Crowdlending in Norway in 2019 represented 61.8% of the total crowdfunding market and consisted of P2P property lending, P2P business lending, and P2P consumer lending. The largest of the three business models was P2P property lending with a funding volume of NOK 137.9m, followed by P2P business lending with NOK 119.3m. The smallest of the three crowdlending business models was P2P consumer lending with a modest funding volume of NOK 15.9m. The Norwegian crowdlending platforms included in the data were Monner, FundingPartner, Kameo Norway, Perx, and Kredd.

Taxation on Crowdlending in Norway

Interest earned from crowdlending (peer-to-peer lending) is taxed as interest income, just as other types of interest earned. In 2020, the tax rate for interest was 22%. The return is subject to taxation in the same year as it is earned, regardless of whether you reinvest the interest in new loans. Remember, the repayment of the principal is not subject for taxation (other than maybe wealth tax), so it is possible to invest this in new loans without worrying about additional tax occurring on these funds. Many platforms report your loans and interest income directly to the tax authorities but remember to always verify that the numbers are correct.

Regulation on Crowdlending in Norway

To conduct financing activities in Norway, you generally need a license as per the Financial Entities Act §2-1, and this is also true for loan brokerage. However, crowdlending platforms often qualify as a loan intermediary, which means they are required to register with the Norwegian Financial Supervisory Authority in accordance with §2-18 of the Financial Entities Act. Thus, platforms only need authorisation as a bank or financing company if they also conduct financing activities.

Right now, a process is taking place where the Norwegian government is looking at new initiatives on how to regulate debt-based crowdfunding in Norway. However, there is a wide degree of disagreement from many actors within the Norwegian crowdfunding scene, who do not agree with the proposal put forward.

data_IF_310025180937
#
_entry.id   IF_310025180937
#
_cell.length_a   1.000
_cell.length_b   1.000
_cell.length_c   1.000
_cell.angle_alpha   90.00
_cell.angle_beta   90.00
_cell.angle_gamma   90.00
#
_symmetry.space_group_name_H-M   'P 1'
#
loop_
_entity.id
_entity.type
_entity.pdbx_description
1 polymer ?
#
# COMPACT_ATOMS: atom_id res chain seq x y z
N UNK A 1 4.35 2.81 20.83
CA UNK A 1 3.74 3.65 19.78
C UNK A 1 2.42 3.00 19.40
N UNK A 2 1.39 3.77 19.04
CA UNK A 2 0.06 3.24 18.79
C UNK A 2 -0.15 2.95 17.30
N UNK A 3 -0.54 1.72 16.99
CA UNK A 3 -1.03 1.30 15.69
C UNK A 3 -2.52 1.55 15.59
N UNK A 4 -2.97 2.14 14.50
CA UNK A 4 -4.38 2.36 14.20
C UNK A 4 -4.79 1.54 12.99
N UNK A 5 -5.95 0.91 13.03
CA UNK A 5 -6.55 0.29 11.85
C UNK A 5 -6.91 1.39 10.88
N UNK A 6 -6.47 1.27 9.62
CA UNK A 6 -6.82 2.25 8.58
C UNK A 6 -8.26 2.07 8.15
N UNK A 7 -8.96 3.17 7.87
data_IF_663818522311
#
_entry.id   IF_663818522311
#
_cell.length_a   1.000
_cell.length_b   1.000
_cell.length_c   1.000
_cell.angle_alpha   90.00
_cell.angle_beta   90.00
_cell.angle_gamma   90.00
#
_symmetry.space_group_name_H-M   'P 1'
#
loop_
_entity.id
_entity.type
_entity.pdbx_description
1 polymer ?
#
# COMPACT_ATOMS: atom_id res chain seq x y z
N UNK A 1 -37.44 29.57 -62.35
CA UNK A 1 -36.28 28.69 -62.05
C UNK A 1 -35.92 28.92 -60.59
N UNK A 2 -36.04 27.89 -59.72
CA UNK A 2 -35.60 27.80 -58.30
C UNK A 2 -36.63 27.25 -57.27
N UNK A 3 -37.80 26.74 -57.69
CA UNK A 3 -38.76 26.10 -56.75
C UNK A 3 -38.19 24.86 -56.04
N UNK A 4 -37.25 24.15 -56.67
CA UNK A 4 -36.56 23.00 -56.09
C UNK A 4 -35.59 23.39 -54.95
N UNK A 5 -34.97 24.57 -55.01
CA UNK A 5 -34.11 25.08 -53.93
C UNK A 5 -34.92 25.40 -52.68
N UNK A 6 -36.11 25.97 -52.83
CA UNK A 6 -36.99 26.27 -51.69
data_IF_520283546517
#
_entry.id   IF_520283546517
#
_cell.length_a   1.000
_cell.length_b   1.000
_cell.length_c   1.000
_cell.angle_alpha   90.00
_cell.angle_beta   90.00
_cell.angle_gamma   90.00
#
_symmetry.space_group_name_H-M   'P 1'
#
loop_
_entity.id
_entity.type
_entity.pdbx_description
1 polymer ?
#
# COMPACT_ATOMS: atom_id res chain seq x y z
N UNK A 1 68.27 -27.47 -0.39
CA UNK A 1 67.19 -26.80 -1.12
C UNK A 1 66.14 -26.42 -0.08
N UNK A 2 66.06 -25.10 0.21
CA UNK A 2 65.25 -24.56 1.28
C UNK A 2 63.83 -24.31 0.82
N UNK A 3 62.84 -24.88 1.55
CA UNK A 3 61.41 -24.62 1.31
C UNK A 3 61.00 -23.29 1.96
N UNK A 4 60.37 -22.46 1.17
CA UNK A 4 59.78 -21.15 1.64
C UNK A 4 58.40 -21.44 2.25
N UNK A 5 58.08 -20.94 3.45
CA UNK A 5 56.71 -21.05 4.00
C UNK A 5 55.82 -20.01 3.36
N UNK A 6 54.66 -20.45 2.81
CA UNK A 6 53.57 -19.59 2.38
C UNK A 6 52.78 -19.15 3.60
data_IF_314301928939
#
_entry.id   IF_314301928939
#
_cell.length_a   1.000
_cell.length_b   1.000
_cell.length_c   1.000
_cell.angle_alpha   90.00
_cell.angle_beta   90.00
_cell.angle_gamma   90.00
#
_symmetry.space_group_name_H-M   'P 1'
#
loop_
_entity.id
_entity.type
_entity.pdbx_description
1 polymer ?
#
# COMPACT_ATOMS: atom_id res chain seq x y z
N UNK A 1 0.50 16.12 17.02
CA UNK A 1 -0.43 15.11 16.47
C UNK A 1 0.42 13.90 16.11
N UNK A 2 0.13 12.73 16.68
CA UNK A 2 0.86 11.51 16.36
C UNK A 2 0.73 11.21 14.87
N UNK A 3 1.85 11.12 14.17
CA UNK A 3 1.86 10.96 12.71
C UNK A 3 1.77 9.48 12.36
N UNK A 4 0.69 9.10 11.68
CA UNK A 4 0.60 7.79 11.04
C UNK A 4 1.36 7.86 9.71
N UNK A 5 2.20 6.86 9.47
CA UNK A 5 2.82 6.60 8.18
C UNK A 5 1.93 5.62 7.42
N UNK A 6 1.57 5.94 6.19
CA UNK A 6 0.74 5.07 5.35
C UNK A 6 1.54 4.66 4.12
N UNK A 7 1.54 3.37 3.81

You can read more about the current regulation in Norway, the regulation proposal put forward by the government, and how the regulation might play out in the future here (link in Norwegian).

Methodology

At P2PMarketData we are dedicated to providing an unbiased overview of the Peer-to-Peer Lending market and platforms. Among other, in our mission to bring more transparency to the market for online lending we track over 70 platforms funding volumes.

When choosing the best platforms in a country we have considered a variety of factors such as:

  • Number of investors
  • Minimum investment requirement
  • Historical annual returns
  • Diversification opportunities
  • Reinvestment opportunities
  • Educational and informational offerings
  • Platform fees
  • Total capital invested
  • Features (such as secondary market and automatic investing)
  • General transparency (the difficulty of finding who the owners are, how they make money on the platform (fees), terms & conditions and more)
  • Management team

We also look into the company’s online reputation (for example customer reviews, news, complaints, average monthly searches and social media).